The history of lobotomy in the VA

A couple years ago, I read Jack El-Hai's brilliant book about lobotomy popularizer Walter Freeman — the man who lobotomized Rosemary Kennedy and traveled the country lobotomizing thousands of Americans with an ice pick. Now, at the Wall Street Journal, Michael Phillips has a big feature about Freeman and the influence he had on mental healthcare in the Veterans Administration. It's a chilling and important long read.

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  1. Lobotomies, Electro-Convulsive Therapy, massive doses of untested pharmaceuticals; just a few of the destructive toys in their box. Like a precocious child trying to fix a watch with a hammer.

  2. If only psychiatry's sorry state were the result of some sinister cabal withholding the treatments that actually work for cartoonishly evil purposes of some sort, a problem that could be resolved just by shooting a few people, rather than a ghastly mess of research...

  3. There was an incredibly disturbing PBS documentary some years ago about Walter Freeman and his icepick lobotomies. It left me in disbelief that anything like that was ever considered okay.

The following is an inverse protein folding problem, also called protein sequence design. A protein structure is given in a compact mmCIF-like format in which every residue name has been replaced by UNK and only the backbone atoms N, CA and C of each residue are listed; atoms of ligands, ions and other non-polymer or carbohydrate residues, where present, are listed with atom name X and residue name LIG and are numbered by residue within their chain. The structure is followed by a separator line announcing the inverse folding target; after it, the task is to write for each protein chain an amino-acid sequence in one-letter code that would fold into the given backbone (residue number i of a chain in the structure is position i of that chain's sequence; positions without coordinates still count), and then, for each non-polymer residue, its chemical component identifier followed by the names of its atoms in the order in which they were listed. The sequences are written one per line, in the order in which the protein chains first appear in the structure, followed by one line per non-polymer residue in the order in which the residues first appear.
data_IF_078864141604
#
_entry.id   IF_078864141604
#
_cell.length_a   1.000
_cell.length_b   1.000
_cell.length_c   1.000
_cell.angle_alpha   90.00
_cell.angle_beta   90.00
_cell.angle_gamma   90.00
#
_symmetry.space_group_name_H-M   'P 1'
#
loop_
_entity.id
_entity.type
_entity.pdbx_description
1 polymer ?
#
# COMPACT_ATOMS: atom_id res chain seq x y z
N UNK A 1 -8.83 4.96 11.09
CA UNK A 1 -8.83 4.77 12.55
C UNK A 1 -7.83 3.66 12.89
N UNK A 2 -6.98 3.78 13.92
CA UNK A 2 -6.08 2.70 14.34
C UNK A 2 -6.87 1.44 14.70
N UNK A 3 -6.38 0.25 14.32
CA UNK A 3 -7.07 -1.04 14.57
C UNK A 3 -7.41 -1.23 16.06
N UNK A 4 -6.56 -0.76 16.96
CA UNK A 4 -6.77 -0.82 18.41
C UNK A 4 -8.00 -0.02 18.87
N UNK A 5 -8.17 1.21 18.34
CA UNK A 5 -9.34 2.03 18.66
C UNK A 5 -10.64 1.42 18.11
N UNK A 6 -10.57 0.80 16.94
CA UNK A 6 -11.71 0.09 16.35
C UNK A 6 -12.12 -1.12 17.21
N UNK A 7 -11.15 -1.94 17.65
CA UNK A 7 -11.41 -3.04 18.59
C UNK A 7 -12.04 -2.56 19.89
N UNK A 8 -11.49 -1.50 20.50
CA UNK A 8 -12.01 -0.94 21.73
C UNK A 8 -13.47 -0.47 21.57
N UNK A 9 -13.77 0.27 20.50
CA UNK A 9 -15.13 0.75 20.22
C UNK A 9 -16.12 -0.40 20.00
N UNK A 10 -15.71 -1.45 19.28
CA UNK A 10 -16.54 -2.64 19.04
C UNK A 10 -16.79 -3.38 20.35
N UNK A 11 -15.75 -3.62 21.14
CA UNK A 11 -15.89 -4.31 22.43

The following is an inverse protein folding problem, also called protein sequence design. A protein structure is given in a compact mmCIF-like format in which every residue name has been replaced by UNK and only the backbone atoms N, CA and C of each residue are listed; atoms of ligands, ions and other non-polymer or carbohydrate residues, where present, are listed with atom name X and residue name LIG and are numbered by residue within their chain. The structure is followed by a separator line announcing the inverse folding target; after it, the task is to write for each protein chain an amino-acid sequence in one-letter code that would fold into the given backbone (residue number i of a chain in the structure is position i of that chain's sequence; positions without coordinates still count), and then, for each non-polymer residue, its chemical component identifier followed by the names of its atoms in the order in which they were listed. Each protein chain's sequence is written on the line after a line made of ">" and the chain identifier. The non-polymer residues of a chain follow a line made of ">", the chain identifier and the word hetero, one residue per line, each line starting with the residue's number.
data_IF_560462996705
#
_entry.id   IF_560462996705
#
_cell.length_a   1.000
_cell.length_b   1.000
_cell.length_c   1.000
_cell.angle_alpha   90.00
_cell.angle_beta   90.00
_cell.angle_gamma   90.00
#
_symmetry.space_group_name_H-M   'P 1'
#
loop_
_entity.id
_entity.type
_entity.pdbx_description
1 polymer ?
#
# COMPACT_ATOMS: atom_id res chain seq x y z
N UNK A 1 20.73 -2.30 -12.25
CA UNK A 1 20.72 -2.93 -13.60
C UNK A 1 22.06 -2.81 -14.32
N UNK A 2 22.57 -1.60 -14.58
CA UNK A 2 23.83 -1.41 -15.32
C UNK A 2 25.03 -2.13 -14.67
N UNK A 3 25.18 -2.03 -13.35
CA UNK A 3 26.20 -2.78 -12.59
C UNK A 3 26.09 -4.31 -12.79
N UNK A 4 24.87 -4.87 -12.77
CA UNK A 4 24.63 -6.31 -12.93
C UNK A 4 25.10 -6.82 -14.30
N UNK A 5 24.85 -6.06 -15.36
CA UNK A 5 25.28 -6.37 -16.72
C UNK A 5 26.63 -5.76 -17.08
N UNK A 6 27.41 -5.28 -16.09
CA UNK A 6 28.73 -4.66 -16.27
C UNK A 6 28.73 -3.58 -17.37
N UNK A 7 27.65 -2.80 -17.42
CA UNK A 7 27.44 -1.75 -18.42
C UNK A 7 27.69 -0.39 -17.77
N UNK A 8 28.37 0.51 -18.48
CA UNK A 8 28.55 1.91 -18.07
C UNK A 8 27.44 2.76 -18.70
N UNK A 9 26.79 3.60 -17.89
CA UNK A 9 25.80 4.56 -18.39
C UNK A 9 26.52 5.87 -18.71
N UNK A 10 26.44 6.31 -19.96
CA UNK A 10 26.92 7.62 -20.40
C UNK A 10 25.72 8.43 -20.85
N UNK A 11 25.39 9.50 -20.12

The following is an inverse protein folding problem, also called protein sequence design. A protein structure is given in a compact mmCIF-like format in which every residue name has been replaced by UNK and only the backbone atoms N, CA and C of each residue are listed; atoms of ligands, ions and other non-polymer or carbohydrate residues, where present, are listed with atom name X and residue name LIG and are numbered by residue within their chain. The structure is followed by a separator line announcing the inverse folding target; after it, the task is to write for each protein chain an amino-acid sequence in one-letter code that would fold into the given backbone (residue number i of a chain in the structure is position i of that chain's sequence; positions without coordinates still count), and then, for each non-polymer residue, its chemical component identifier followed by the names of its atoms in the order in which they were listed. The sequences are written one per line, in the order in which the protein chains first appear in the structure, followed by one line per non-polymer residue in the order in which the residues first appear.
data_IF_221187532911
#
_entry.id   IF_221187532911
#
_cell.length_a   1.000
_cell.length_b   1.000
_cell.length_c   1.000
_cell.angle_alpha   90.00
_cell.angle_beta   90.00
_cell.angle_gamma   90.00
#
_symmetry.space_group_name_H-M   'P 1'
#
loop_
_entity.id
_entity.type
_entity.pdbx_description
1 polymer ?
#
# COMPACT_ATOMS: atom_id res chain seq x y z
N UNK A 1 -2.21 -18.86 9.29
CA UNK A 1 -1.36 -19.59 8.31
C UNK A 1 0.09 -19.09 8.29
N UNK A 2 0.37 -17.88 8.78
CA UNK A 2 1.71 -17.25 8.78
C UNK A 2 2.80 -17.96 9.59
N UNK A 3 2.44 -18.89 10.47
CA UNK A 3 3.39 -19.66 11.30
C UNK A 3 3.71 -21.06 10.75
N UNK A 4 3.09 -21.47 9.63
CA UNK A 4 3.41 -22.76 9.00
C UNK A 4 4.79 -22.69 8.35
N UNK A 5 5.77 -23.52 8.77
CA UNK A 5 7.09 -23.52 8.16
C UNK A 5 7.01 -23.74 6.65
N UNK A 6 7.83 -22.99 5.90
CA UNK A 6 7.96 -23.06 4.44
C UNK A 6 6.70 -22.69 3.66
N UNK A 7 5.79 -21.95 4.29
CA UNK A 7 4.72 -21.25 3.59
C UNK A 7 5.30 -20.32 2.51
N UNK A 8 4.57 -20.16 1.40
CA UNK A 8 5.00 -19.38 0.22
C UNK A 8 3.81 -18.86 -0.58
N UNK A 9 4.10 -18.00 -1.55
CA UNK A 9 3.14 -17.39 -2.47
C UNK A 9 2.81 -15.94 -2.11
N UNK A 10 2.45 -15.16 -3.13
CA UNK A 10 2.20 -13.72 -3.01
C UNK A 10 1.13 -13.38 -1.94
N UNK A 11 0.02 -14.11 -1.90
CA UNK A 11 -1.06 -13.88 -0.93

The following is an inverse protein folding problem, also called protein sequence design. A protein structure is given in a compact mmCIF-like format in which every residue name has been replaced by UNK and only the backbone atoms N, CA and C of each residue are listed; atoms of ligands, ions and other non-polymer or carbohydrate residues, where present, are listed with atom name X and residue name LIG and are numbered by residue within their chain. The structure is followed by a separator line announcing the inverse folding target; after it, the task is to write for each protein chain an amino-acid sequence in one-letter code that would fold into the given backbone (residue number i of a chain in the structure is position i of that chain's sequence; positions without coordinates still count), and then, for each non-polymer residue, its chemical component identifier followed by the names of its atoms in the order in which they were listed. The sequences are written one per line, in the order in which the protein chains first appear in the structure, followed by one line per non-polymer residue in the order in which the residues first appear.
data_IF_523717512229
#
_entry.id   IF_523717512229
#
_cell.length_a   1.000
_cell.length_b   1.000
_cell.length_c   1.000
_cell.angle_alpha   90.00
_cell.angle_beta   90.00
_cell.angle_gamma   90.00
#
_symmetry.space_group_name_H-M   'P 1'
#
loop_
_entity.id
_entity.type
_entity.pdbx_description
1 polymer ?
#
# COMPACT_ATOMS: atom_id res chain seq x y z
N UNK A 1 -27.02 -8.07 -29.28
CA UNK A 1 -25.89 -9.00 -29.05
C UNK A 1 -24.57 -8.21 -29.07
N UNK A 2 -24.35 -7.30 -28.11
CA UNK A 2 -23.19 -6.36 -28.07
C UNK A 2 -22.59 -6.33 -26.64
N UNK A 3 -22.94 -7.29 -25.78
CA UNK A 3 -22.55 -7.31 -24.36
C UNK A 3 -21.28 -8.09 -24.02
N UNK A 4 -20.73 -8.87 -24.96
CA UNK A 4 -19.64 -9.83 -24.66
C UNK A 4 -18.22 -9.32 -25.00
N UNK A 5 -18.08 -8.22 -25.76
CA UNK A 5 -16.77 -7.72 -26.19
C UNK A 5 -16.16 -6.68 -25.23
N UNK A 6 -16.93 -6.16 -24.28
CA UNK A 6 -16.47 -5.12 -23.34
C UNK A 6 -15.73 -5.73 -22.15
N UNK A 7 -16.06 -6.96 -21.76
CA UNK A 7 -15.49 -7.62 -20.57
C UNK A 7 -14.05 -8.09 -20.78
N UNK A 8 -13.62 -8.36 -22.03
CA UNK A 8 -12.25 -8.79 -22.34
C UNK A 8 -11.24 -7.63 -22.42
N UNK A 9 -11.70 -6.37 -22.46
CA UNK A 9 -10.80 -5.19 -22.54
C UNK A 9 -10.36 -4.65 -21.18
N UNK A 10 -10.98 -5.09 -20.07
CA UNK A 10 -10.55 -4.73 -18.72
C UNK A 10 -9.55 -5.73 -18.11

4. aeon says:

    Back when I was a medical student and doing nursing assistant shifts to pay my way, I did a summer job in an old, sprawling, Victorian era lunatic asylum —by then renamed as a psychiatric hospital.

    One of the patients on a male psychogeriatric ward had been incarcerated as a youth in the early 20th Century, as he had been deemed insane rather than criminal after a minor robbery. Shortly after admission (in an attempt to escape) he'd bashed a nurse on the head with a shovel during 'occupation therapy' in the garden and made a run for it. So 6 people dragged him back, pinned him down and a psychiatrist performed an "emergency" trans-orbital lobotomy on him in a side room of the very same ward that he ended up in as an old man. And thus condemned him to a lifetime as a mumbling, shambling shadow of a human being, institutionalised until his death.

    Not an uncommon story, sadly, but just to point out that the results of Walter Freeman's nasty little procedure are still in living memory … frowning

  5. The idea that massive disruption of the frontal cortex is a good plan is pretty disturbing. The notion that you can avoid basically all bone damage and considerably speed healing by going in through the eye socket is a perfectly logical optimization of a bad idea.

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